The bankers additionally help acquire loans from banks and financial institutions. They formulate financial plans and budgets on behalf of the business and determine the total costs involved in acquiring loans that are of bigger ticket size. They liaison with the lenders to receive bridge finance for the business with the intent of meeting up towards the working capital requirements.
Importance of Merchant Bank
The bankers help small and medium-sized businesses acquire finance for businesses that are not big enough to raise finance from venture capitalists and investment bankers. They additionally play a critical role for these companies that cannot afford the high floatation costs of the capital markets and bigger investment banks.
Merchant bankers are always required for corporate counseling as well as for project counseling. They act as a bridge or an intermediary between the savers who wish to have high returns on their invested sums and users who want to use the funds for better utility.
Merchant Bank vs Investment Bank
There is fundamentally little difference between an investment bank and a merchant bank. The merchant bank deals with medium-sized and small-sized businesses, whereas the investment banks deal with large companies. The bankers offer innovative lending solutions for small businesses and help them with equity, bridge, and mezzanine financing.
Investment bankers, on the other hand, help businesses of large size to acquire finance and capital from the capital markets through the means of the initial public offering. They additionally provide big companies and clients with strategic advice on mergers and acquisitions with potential companies. They help in the capital restructuring of a large business.
On the other hand, merchant bankers focus on corporate investing, investments in real estate, and trade finance activities specifically for medium to small businesses. Investment banks help companies issue debt securities with guarantees in the debt market and help them in raising additional funds. At times, investment banks also play the role of the depository, which is usually not played by investment bankers.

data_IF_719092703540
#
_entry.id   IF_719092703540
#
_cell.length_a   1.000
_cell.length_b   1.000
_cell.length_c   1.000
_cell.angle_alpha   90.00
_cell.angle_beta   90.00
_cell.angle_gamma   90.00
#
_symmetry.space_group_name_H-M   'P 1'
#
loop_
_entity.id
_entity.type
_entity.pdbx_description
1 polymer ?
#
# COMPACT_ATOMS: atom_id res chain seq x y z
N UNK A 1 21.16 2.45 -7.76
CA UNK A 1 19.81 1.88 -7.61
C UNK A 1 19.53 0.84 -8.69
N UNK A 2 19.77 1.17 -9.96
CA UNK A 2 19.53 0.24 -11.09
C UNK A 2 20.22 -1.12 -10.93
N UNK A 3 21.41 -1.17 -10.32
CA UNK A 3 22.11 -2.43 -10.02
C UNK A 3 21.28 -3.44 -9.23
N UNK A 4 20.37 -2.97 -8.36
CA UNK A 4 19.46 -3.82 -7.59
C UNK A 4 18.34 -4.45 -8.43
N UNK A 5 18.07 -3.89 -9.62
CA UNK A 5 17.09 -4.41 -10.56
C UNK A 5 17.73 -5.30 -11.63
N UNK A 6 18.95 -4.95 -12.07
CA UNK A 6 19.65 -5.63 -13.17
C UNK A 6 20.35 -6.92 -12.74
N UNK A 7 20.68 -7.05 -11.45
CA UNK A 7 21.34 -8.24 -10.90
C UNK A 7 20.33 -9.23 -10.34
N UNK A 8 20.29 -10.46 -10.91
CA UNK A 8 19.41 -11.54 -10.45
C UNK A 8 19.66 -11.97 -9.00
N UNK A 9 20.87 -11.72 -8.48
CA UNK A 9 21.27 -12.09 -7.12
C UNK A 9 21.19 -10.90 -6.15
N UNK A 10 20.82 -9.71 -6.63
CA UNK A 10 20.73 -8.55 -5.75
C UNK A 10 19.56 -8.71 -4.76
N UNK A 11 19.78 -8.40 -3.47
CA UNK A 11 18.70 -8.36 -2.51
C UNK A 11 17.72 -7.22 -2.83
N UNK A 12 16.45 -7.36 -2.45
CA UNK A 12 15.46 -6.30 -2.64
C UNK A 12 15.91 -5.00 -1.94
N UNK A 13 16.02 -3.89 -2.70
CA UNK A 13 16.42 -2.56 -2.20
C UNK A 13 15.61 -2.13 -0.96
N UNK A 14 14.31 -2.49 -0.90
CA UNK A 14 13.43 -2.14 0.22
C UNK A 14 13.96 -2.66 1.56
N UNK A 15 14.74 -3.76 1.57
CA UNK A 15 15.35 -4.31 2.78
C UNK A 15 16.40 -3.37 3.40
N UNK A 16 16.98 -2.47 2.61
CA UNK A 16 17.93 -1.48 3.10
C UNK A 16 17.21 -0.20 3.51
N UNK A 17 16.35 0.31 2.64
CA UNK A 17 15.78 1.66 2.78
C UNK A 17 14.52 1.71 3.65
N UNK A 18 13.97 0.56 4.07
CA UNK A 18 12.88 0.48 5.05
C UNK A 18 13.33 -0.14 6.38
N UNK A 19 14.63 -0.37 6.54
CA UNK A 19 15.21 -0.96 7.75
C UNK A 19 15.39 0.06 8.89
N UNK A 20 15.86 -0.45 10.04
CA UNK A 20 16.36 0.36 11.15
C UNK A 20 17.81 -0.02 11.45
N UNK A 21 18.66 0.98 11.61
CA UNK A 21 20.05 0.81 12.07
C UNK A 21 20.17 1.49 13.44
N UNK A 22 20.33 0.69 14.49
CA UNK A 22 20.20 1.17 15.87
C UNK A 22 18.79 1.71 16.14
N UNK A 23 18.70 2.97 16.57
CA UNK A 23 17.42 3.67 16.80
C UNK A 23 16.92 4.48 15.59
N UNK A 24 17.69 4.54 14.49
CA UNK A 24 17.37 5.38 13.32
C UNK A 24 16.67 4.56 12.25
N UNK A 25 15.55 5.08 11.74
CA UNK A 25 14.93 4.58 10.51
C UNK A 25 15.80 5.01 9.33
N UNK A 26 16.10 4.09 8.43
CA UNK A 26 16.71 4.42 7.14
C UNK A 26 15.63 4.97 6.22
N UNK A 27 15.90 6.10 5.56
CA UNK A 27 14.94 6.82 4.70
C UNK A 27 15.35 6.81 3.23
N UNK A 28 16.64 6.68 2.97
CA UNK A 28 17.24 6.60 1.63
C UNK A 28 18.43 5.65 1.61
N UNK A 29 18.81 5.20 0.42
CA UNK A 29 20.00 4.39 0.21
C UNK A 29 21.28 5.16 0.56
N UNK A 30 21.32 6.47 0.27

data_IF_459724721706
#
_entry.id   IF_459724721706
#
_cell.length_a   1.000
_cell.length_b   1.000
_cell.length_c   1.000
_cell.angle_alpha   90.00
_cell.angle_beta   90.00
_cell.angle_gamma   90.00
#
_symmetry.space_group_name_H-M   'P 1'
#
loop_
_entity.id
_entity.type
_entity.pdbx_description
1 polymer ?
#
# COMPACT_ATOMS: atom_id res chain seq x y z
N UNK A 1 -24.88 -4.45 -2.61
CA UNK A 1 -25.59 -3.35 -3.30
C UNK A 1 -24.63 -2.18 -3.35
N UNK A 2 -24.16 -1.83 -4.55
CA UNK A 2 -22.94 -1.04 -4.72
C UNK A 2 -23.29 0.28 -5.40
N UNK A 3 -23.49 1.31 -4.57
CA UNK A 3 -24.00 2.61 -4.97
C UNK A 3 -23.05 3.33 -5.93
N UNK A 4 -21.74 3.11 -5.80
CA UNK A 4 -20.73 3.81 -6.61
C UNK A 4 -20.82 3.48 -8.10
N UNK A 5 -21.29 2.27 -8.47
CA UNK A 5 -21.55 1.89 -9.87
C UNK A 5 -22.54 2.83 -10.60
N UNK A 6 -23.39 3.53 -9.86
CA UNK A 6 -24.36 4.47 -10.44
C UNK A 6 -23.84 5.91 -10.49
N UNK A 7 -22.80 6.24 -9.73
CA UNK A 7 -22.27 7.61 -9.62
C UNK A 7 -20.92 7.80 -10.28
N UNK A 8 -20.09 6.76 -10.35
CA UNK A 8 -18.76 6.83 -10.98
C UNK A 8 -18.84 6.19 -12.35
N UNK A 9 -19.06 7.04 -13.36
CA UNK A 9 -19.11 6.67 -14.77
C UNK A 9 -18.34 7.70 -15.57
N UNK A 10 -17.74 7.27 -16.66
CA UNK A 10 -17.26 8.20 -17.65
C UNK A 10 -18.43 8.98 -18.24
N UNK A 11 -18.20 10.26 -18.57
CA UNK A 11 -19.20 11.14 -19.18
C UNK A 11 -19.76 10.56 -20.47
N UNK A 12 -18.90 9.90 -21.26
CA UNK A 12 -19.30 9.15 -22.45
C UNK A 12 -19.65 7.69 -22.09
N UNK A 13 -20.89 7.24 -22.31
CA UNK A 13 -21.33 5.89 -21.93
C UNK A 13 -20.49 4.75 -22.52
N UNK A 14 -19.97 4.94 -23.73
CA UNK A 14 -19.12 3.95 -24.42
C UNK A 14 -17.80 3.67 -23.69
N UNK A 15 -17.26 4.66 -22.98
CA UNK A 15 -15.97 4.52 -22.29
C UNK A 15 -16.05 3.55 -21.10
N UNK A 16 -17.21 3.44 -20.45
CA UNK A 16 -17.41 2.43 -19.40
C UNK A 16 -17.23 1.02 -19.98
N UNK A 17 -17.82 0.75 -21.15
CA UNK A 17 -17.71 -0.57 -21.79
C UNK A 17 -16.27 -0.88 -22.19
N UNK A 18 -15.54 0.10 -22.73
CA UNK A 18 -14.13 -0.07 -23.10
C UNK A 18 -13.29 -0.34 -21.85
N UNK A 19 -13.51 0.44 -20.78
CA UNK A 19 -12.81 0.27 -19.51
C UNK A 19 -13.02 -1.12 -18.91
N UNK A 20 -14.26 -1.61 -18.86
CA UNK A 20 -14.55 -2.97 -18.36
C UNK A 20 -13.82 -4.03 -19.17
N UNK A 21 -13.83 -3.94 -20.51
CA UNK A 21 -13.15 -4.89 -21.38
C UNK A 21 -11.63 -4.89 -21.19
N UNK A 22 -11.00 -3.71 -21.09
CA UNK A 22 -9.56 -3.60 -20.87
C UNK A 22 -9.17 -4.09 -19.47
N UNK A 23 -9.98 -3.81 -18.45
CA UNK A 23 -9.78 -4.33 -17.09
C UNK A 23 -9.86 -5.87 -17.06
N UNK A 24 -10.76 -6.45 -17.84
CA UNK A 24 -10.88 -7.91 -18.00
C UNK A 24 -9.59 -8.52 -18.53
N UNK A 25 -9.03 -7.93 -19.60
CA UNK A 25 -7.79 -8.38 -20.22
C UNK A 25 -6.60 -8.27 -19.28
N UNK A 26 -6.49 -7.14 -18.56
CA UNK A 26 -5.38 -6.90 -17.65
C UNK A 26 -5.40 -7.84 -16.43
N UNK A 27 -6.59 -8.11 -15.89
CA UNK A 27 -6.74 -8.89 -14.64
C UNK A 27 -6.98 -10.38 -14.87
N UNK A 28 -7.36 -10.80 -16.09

Advantages and Disadvantages
Below are the advantages and disadvantages listed:
- They provide regular counseling on projects as well as investments for small clients.
- They help small business raise finance easily.
- They play a critical role in reviving the weak and sick business.
- They help businesses in the distribution of profits to the residual investors.
- They help in cash management and leasing operations as well.
- At times, merchant bankers charge hefty fees and commissions for helping small business raise finance, making it an expensive affair for the business itself.
- The business delays the shares allotment process, making it difficult for the bankers to sell such stocks.
- Due to compliance and restrictions imposed by the regulatory authority, merchant bankers may have to limit their scope of business.
- They may have to separate their business activities and ensure that the activities do not break laws, wherein they may have to float a new subsidiary.
Merchant bankers are individuals or entities who help channel funds from market participants who have surplus funds to individuals who need finance for their businesses. They help small businesses raise finance through bridge or mezzanine financing.
This is a guide to Merchant Bank. Here we discuss what a merchant bank, its function, objectives, examples, and its importance with advantages and disadvantages is. You can also go through our other related articles to learn more –